The route to the 'nearest' DNS to your computer is predetermined in your internet connection values: this includes your own router (WiFi internet box for most of us) and the telephone company / ISPs DNS ( domain name -server AKA -system). It is really a digital telephone exchange and your ISP will either own this or pay for access to the regional or national DNS.
The DNS IP address is in your internet settings supplied by your ISP and your computer dials it to then use it as a telephone directory for who the dot com name is, ie where, which computer it is on. The DNS in turn duly sends back the IP address for the web site if it exists. Therafter your browser ( or FTP client) will store this IP address for use when dialling to that web address over a period of time so as not to hassle the DNS server again.
What actually happens is that the DNS sends back the IP address corresponding to that web address you have written. Your computer rings up Now your computer sets up an HTTP handshake with its own IP address in a little "packet" of data which is then sends out to the internet nodes / routers. In other words, your "dialed" request follows a route which is like a cross between counntry code, area code, zip code ( local postal code) AND a unique telephone line.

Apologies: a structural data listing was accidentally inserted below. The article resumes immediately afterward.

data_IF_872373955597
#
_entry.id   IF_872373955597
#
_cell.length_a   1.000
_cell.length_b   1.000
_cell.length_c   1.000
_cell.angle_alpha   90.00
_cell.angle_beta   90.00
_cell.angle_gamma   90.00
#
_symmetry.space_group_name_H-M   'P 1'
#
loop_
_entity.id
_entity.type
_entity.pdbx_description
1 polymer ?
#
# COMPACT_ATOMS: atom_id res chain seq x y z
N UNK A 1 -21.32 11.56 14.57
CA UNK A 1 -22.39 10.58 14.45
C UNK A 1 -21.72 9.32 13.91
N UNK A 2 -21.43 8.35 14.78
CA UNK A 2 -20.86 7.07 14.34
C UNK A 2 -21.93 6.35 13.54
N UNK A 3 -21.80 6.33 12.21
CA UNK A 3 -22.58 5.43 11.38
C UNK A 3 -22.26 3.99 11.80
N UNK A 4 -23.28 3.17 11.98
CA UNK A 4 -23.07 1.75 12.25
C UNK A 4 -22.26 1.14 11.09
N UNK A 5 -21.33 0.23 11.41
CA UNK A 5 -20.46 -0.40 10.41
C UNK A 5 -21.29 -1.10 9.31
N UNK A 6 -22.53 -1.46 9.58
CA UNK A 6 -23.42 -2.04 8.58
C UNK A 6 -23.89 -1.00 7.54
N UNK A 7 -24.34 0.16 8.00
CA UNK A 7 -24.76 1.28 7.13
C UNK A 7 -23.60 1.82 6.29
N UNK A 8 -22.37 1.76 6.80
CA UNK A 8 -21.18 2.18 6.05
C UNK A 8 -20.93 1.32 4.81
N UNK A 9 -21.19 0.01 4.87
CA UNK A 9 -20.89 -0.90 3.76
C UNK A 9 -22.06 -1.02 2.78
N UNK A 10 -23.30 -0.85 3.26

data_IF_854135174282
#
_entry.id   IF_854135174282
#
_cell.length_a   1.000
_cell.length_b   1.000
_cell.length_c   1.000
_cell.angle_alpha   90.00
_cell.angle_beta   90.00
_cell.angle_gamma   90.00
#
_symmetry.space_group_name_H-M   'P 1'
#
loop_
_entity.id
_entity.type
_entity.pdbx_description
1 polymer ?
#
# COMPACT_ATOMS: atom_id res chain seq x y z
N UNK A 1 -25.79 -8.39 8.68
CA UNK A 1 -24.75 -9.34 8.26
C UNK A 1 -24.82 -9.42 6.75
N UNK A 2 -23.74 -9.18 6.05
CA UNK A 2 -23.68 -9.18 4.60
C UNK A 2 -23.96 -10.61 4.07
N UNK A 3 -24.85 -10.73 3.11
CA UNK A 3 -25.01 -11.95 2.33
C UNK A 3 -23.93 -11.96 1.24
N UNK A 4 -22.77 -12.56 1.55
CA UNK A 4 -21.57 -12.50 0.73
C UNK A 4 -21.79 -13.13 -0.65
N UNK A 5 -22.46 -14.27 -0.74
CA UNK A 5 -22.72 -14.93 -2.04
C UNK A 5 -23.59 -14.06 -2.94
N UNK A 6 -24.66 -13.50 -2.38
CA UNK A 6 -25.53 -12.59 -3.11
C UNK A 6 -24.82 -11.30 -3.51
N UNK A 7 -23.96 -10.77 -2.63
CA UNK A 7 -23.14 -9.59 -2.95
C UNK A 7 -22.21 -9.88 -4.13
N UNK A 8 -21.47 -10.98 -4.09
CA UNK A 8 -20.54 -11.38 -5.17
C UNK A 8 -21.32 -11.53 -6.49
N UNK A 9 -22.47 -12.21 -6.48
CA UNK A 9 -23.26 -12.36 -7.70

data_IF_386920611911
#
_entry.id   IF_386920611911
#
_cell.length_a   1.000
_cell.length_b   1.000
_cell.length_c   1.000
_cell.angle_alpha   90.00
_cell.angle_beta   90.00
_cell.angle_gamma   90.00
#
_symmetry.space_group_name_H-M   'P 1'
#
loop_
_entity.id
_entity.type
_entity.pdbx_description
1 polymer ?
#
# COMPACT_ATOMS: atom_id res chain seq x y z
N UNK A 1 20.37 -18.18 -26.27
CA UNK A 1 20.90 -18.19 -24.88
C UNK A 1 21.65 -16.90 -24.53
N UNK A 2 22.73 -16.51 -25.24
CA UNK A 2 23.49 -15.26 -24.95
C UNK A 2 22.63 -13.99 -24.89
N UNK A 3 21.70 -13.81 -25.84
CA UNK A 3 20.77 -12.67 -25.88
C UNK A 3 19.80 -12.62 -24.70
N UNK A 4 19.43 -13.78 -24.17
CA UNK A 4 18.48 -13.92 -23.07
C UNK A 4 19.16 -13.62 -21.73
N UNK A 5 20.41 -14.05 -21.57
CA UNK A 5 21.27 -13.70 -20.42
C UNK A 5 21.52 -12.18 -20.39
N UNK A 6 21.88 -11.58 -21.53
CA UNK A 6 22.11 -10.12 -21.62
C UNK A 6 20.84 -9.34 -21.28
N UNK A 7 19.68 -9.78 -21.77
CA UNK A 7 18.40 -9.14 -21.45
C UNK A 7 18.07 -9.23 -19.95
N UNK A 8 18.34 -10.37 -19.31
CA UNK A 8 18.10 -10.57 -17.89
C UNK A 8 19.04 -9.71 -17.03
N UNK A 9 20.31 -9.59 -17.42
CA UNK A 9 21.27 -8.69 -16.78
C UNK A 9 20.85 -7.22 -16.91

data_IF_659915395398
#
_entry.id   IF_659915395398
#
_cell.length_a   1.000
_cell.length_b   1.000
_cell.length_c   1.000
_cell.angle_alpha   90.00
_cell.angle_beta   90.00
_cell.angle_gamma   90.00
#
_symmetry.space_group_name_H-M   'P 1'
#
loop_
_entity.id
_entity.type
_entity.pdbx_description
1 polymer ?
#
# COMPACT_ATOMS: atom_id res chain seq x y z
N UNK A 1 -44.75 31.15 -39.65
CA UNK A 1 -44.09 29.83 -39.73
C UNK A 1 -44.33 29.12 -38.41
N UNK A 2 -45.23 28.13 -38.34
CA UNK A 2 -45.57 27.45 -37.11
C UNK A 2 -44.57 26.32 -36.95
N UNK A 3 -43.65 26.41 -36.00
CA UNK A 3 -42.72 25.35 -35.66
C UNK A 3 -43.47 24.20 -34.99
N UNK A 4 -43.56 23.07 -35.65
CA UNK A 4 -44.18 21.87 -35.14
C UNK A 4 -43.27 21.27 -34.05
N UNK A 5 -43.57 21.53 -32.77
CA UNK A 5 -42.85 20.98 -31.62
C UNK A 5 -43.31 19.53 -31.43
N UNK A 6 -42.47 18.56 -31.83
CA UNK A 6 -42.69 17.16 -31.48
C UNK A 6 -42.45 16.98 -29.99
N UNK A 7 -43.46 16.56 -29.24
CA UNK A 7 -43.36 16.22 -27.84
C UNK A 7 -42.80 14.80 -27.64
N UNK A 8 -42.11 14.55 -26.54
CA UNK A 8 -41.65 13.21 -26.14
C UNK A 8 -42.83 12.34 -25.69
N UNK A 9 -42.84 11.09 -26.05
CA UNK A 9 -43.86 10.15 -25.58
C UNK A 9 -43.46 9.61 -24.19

DNS are powerful in terms of server-client capacity, but in reality all they do is look up a two column flat table: "dot com" www.xyz.com address in one and IP address in the other.
When you launch a new "dot com" web site, or park a name somewhere else for example at a web-hotel, ALL the DNS servers in the free-world need to add this bit of data. This takes time to populate of course, and not all ISPs have admin rights to enter these to the process. Three layers of delays are possible: manual at your ISP waiting to send request to an authorised ISP; queing at the DNS authorised ISP; Queing at the primary DNS nodes; Populating and thereafter queing at local ISP nodes/ routers.
Internet Router Machines
After your own home router, there is not just one but a whole string of routers which form the internet nodes for trafficing of information. There is a large element of control of bandwidth for the "free" internet, and different routes are chosen between these nodes and your http request packet ( a little post card asking for the web site to reply) may be deprioritised, sent further or wholly re-routed. In the USA it is very frequent to have 14 routers even for internal traffic.